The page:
I’d say most, if not all of us have fictional characters we can’t stand in the pop culture we love. Some characters just have personalities that grate on us, their flaws, or what we see as their flaws, too grating for us to take.
I say “what we see as their flaws” because, no matter how hard an author or creator tries to demonstrate a character as objectively flawed or no matter how strongly culture objects to and hates a character, it seems there will always be those out there who understand and defend that character’s actions. What may be seen as a horrific violation of societal norms by some, might be seen by others as the result of victimization by the same society. Continue reading
Oh, you liked that show/movie you watched a month ago? Too bad; it’s gone now.
If you’ve been paying attention to the news over the past few years, you may have noticed the pundits/anchors/news-type people discussing the recent-ish phenomenon of “binge-watching” on TV shows. I’m not linking to any, but feel free to google “TV binging.” (I’m not sure how whether it’s spelled “binging” or “bingeing” as I’ve found both in use). I found articles written just a few days ago on the subject.
So, what is TV bing(e)ing? Well, according to my dictionary app, bing(e)ing is to:
indulge in an activity, esp. eating, to excess: some dieters say theycannot help binging on chocolate | (as noun binging) : her secret binging and vomiting.
I’ll assume you know what television is. Continue reading
So, it’s apparently “geek week” on YouTube, and, as yet another indication that geekdom has become more acceptable to the general public arises, I can’t help but contemplate certain…territorial tendencies of those geeks who are now seeing their passions gain wide-spread acceptance.
Take for example this meme, which, as some may recall, caused a small uproar last year.
- But seriously, what the hell is a gigawatt? (Image from Know Your Meme)
Oh, hello “Idiot Nerd Girl.” (And, no, the whole post isn’t going to be about this, nor am I going to subject you to my 20+ academic page paper on this subject.) Continue reading
You know, I’m always baffled by people who believe there are no girls in fandom, because one aspect of fandom was made very visible to me from the moment I first stuck my 13-year-old toe in: shipping.
If you’ve ever spent a lot of time around fan fiction, fan art, or tumblr., you’re probably familiar with the concept of shipping, which I also briefly covered in an earlier post. In that post, I gave the Wikipedia definition of shipping, but there’s also this definition from Urban Dictionary:
The act of pairing any two characters together. Lonely people do this to try to suppress their own loneliness. It usually leads to making terrible fan art.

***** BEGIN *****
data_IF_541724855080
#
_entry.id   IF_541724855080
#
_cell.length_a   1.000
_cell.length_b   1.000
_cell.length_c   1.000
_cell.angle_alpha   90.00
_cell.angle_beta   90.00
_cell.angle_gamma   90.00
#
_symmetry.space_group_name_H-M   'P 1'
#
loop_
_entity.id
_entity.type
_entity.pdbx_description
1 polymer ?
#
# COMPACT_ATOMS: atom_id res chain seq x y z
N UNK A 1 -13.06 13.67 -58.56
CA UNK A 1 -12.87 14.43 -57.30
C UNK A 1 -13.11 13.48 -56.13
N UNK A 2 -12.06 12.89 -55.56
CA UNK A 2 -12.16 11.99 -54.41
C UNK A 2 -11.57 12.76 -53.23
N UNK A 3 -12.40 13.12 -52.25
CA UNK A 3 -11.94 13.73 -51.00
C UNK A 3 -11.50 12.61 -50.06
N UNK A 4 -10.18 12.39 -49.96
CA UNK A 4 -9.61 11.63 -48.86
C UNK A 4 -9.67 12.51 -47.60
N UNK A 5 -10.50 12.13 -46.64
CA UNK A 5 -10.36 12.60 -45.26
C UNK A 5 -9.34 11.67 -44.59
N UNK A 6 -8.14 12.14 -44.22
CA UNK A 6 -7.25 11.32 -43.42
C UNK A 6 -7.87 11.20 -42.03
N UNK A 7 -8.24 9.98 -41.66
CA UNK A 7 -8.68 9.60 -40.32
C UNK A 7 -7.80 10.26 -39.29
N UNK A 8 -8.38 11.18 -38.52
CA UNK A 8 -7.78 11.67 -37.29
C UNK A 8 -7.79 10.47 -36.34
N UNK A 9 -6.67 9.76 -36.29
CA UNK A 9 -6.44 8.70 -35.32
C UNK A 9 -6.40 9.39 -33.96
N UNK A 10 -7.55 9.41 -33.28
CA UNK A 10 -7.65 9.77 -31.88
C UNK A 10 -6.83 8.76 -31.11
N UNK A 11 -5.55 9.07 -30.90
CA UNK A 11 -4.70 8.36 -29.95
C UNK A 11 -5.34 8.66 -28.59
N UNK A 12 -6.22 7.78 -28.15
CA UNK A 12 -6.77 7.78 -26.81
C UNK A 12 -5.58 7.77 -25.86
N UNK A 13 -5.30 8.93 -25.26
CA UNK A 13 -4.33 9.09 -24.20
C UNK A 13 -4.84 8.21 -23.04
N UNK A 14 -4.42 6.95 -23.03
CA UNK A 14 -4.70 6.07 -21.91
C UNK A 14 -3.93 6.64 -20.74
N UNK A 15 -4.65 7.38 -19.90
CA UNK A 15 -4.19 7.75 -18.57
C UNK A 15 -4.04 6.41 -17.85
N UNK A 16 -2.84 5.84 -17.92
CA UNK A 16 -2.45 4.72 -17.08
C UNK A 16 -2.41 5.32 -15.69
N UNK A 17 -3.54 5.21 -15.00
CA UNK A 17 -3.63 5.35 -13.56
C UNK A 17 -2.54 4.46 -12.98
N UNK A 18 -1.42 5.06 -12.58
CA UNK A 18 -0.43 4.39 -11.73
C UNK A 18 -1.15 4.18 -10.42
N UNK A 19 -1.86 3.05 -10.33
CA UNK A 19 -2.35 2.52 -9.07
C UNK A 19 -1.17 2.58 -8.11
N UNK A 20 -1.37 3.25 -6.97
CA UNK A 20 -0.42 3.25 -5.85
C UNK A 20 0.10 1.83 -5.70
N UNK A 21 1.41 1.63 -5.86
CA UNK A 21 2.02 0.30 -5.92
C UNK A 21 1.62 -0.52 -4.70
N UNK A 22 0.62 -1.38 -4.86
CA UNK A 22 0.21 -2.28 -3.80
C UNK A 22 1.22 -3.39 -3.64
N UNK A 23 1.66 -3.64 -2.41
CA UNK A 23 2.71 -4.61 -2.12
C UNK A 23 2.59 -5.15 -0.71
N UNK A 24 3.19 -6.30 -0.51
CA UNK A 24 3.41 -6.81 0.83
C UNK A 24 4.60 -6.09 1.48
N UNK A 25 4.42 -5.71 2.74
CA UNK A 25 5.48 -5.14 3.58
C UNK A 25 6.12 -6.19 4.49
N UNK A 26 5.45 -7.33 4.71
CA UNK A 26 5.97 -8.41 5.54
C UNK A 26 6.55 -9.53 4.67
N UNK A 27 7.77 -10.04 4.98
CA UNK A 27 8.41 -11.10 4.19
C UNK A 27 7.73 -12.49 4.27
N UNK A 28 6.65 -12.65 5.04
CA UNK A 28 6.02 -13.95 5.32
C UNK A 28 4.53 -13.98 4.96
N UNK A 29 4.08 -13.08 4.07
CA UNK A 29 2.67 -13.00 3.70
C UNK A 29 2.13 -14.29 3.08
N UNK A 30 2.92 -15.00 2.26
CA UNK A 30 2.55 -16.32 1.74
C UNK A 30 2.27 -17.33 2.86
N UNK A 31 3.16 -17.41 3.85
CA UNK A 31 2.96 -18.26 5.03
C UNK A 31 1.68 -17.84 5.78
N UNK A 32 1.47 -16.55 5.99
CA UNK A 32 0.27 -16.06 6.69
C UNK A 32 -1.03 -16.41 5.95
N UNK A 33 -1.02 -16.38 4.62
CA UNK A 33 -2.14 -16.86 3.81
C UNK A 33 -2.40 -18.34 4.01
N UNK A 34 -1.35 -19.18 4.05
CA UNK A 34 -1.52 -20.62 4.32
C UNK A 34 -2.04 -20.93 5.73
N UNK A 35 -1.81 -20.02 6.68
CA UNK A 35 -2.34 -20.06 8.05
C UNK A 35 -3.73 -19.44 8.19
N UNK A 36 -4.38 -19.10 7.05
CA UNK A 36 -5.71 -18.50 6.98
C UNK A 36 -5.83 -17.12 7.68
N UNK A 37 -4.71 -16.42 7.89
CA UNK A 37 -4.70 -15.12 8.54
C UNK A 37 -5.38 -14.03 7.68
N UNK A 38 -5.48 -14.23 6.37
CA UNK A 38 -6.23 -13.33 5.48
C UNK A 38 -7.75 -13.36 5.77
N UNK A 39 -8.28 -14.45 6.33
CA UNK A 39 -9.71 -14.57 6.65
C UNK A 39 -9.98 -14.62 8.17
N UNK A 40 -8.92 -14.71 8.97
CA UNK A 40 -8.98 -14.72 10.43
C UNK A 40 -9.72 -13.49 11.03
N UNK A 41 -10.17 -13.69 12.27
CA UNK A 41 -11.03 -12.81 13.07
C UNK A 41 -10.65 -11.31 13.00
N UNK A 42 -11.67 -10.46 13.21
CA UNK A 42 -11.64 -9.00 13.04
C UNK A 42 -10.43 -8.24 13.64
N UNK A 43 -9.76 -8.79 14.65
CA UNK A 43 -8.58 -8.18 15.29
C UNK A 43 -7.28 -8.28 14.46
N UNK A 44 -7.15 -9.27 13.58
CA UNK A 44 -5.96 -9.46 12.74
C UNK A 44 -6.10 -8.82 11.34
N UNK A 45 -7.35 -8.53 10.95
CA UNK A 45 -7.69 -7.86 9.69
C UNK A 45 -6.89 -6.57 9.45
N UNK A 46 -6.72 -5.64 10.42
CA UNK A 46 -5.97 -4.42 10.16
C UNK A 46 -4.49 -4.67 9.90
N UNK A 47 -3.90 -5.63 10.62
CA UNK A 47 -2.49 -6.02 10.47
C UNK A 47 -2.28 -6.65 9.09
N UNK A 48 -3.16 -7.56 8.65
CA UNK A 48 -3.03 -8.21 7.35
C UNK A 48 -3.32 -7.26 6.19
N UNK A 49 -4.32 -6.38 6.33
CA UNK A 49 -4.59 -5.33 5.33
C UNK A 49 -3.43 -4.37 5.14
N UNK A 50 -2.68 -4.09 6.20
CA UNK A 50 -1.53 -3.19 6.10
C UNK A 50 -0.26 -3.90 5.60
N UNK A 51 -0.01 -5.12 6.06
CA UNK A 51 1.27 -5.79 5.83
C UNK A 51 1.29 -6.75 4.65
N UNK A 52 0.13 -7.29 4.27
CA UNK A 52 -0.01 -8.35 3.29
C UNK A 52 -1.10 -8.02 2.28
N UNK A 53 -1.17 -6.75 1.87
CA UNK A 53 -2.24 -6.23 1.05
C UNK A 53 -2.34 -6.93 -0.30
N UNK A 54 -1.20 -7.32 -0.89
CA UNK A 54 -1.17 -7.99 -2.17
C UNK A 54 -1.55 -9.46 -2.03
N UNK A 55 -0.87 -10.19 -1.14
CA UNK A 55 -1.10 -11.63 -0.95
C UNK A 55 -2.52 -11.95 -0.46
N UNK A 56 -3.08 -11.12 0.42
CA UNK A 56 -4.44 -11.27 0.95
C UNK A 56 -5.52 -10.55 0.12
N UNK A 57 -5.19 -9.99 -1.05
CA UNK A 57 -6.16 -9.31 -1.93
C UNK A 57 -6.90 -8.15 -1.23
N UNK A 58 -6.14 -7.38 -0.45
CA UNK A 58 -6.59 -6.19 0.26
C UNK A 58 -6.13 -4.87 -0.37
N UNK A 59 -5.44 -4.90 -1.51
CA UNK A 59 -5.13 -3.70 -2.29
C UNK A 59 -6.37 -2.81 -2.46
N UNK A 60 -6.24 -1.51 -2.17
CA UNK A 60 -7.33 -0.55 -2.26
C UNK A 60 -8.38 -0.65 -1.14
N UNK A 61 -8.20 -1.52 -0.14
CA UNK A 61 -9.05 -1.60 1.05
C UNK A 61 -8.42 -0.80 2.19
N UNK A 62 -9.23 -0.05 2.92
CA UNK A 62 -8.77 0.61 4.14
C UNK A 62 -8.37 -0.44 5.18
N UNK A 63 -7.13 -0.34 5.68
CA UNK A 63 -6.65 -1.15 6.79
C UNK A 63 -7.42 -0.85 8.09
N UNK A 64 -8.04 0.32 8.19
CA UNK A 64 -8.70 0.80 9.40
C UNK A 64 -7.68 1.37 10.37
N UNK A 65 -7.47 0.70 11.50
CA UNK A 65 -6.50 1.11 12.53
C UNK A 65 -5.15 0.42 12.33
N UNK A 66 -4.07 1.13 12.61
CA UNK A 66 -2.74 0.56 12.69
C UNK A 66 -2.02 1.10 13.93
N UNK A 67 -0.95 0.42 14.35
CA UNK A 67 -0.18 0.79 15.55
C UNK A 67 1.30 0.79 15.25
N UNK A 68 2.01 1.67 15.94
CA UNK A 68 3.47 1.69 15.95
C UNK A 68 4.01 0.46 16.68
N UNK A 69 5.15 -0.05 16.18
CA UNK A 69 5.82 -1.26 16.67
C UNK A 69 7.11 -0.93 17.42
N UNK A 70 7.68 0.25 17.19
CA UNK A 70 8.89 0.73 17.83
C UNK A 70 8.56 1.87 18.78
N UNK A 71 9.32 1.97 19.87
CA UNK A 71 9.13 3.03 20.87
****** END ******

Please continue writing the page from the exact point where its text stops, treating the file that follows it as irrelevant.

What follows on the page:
So, is this a fair criticism? Is shipping a pathetic symptom of loneliness that leads to a plague of bad fan art? Well…in some cases it could be, but I really don’t know enough about the personal lives of shippers to make a judgement on this. Continue reading
So, this weekend I, of course, made the trek down to my local move theater to indulge in the gratuitous violence and smart-assiness that is the latest Iron Man movie. As I sat through the 20-30 minutes of commercials and previews before the movie, I was treated to a “behind-the-scenes” story about Leonardo DiCaprio to promote The Great Gatsby and trailers for Catching Fire (the new Hunger Games move), The Wolverine, Thor: The Dark World, and Man of Steel. I’ve also been, as I’m sure most who watch any form of TV or online streaming content have, bombarded with ads and tie-ins with the new Star Trek: Into Darkness movie. If I had no other indication of the time year than these previews, I would still be pretty sure Summer was coming. If the last few years are any indication, Summer is the season for adaptions of popular properties to break box office records and sell products in Hot Topic or on ThinkGeek.com.
Clearly, movie adaptions of other media must have some sort of magical powers, because they are pretty much running the movie industry these days. I mean, why else would I, while sitting in a theater waiting to watch one movie based on a Marvel superhero, be watching previews for two other Marvel superhero movies? Adaptions clearly get buts in the seats and bucks in the executive’s coffers.
So, why are adaptions so often met with disdain and rage from the very people who most love the source material? Continue reading
So, in my previous post about fan fiction I briefly introduced the concept of Web 2.0.
Web 2.0 is a term that has been used to describe the age of the Internet exemplified by Wikipedia and blogging. These days, it seems like almost everyone can create content on the Internet from pre-schoolers to grandparents. Of course, there are limitations based on socio-economic status, culture, location etc., but it’s undeniable that the Internet has gotten pretty crowded. Continue reading